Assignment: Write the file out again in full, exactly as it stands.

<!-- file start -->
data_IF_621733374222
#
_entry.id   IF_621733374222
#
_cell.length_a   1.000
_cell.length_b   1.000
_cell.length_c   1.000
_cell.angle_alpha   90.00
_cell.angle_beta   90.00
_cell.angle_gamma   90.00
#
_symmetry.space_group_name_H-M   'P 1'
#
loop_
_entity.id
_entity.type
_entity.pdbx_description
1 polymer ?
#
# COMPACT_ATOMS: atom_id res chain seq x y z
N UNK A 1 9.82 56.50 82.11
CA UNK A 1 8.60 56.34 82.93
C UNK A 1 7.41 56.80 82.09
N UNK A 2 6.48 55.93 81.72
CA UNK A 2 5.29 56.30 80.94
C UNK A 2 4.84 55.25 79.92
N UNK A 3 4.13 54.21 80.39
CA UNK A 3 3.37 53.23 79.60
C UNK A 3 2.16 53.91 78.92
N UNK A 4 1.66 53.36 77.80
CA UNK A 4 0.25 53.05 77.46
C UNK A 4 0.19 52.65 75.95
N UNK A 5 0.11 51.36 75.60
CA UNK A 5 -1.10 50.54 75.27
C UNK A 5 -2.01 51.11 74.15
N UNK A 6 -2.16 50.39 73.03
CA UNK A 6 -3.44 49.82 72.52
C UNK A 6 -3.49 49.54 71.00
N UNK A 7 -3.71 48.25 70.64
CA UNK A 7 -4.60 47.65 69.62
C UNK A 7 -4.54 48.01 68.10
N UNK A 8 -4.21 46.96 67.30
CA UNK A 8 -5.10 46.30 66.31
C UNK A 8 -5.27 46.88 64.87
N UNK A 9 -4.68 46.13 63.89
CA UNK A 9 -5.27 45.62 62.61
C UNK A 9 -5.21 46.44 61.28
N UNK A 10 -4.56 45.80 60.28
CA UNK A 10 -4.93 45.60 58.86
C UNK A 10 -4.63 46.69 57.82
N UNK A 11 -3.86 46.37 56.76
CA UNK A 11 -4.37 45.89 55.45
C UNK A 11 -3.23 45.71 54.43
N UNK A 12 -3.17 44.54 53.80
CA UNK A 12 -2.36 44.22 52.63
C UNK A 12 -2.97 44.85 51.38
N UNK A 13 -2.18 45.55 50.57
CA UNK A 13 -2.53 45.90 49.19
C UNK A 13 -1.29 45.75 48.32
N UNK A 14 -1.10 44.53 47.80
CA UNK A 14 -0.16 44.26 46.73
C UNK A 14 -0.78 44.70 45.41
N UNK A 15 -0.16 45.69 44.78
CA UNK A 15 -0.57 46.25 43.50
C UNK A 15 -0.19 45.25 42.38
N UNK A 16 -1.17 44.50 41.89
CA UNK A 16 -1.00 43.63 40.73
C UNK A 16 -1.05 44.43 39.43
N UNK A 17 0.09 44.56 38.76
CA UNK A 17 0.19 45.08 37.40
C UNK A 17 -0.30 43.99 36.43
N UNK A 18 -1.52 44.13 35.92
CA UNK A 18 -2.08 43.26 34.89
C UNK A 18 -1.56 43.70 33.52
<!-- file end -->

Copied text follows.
data_IF_621733374222
#
_entry.id   IF_621733374222
#
_cell.length_a   1.000
_cell.length_b   1.000
_cell.length_c   1.000
_cell.angle_alpha   90.00
_cell.angle_beta   90.00
_cell.angle_gamma   90.00
#
_symmetry.space_group_name_H-M   'P 1'
#
loop_
_entity.id
_entity.type
_entity.pdbx_description
1 polymer ?
#
# COMPACT_ATOMS: atom_id res chain seq x y z
N UNK A 1 9.82 56.50 82.11
CA UNK A 1 8.60 56.34 82.93
C UNK A 1 7.41 56.80 82.09
N UNK A 2 6.48 55.93 81.72
CA UNK A 2 5.29 56.30 80.94
C UNK A 2 4.84 55.25 79.92
N UNK A 3 4.13 54.21 80.39
CA UNK A 3 3.37 53.23 79.60
C UNK A 3 2.16 53.91 78.92
N UNK A 4 1.66 53.36 77.80
CA UNK A 4 0.25 53.05 77.46
C UNK A 4 0.19 52.65 75.95
N UNK A 5 0.11 51.36 75.60
CA UNK A 5 -1.10 50.54 75.27
C UNK A 5 -2.01 51.11 74.15
N UNK A 6 -2.16 50.39 73.03
CA UNK A 6 -3.44 49.82 72.52
C UNK A 6 -3.49 49.54 71.00
N UNK A 7 -3.71 48.25 70.64
CA UNK A 7 -4.60 47.65 69.62
C UNK A 7 -4.54 48.01 68.10
N UNK A 8 -4.21 46.96 67.30
CA UNK A 8 -5.10 46.30 66.31
C UNK A 8 -5.27 46.88 64.87
N UNK A 9 -4.68 46.13 63.89
CA UNK A 9 -5.27 45.62 62.61
C UNK A 9 -5.21 46.44 61.28
N UNK A 10 -4.56 45.80 60.28
CA UNK A 10 -4.93 45.60 58.86
C UNK A 10 -4.63 46.69 57.82
N UNK A 11 -3.86 46.37 56.76
CA UNK A 11 -4.37 45.89 55.45
C UNK A 11 -3.23 45.71 54.43
N UNK A 12 -3.17 44.54 53.80
CA UNK A 12 -2.36 44.22 52.63
C UNK A 12 -2.97 44.85 51.38
N UNK A 13 -2.18 45.55 50.57
CA UNK A 13 -2.53 45.90 49.19
C UNK A 13 -1.29 45.75 48.32
N UNK A 14 -1.10 44.53 47.80
CA UNK A 14 -0.16 44.26 46.73
C UNK A 14 -0.78 44.70 45.41
N UNK A 15 -0.16 45.69 44.78
CA UNK A 15 -0.57 46.25 43.50
C UNK A 15 -0.19 45.25 42.38
N UNK A 16 -1.17 44.50 41.89
CA UNK A 16 -1.00 43.63 40.73
C UNK A 16 -1.05 44.43 39.43
N UNK A 17 0.09 44.56 38.76
CA UNK A 17 0.19 45.08 37.40
C UNK A 17 -0.30 43.99 36.43
N UNK A 18 -1.52 44.13 35.92
CA UNK A 18 -2.08 43.26 34.89
C UNK A 18 -1.56 43.70 33.52